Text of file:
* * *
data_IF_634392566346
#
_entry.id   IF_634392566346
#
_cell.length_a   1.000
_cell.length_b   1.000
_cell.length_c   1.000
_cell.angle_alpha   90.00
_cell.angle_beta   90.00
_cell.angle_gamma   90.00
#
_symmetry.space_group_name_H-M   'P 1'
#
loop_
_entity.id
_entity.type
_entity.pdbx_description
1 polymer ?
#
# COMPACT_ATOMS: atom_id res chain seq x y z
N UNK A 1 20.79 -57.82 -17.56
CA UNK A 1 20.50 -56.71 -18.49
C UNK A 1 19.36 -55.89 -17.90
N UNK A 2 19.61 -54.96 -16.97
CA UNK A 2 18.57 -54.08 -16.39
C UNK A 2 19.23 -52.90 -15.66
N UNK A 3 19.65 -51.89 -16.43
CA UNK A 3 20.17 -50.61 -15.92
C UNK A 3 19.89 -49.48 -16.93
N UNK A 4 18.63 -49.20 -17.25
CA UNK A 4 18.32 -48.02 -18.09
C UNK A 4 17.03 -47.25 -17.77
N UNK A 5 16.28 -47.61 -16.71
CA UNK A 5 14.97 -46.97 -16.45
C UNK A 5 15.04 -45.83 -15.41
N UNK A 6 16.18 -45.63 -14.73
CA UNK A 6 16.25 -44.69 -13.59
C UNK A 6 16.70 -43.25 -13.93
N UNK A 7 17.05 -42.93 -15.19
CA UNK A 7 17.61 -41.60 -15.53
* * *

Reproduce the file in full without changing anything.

data_IF_634392566346
#
_entry.id   IF_634392566346
#
_cell.length_a   1.000
_cell.length_b   1.000
_cell.length_c   1.000
_cell.angle_alpha   90.00
_cell.angle_beta   90.00
_cell.angle_gamma   90.00
#
_symmetry.space_group_name_H-M   'P 1'
#
loop_
_entity.id
_entity.type
_entity.pdbx_description
1 polymer ?
#
# COMPACT_ATOMS: atom_id res chain seq x y z
N UNK A 1 20.79 -57.82 -17.56
CA UNK A 1 20.50 -56.71 -18.49
C UNK A 1 19.36 -55.89 -17.90
N UNK A 2 19.61 -54.96 -16.97
CA UNK A 2 18.57 -54.08 -16.39
C UNK A 2 19.23 -52.90 -15.66
N UNK A 3 19.65 -51.89 -16.43
CA UNK A 3 20.17 -50.61 -15.92
C UNK A 3 19.89 -49.48 -16.93
N UNK A 4 18.63 -49.20 -17.25
CA UNK A 4 18.32 -48.02 -18.09
C UNK A 4 17.03 -47.25 -17.77
N UNK A 5 16.28 -47.61 -16.71
CA UNK A 5 14.97 -46.97 -16.45
C UNK A 5 15.04 -45.83 -15.41
N UNK A 6 16.18 -45.63 -14.73
CA UNK A 6 16.25 -44.69 -13.59
C UNK A 6 16.70 -43.25 -13.93
N UNK A 7 17.05 -42.93 -15.19
CA UNK A 7 17.61 -41.60 -15.53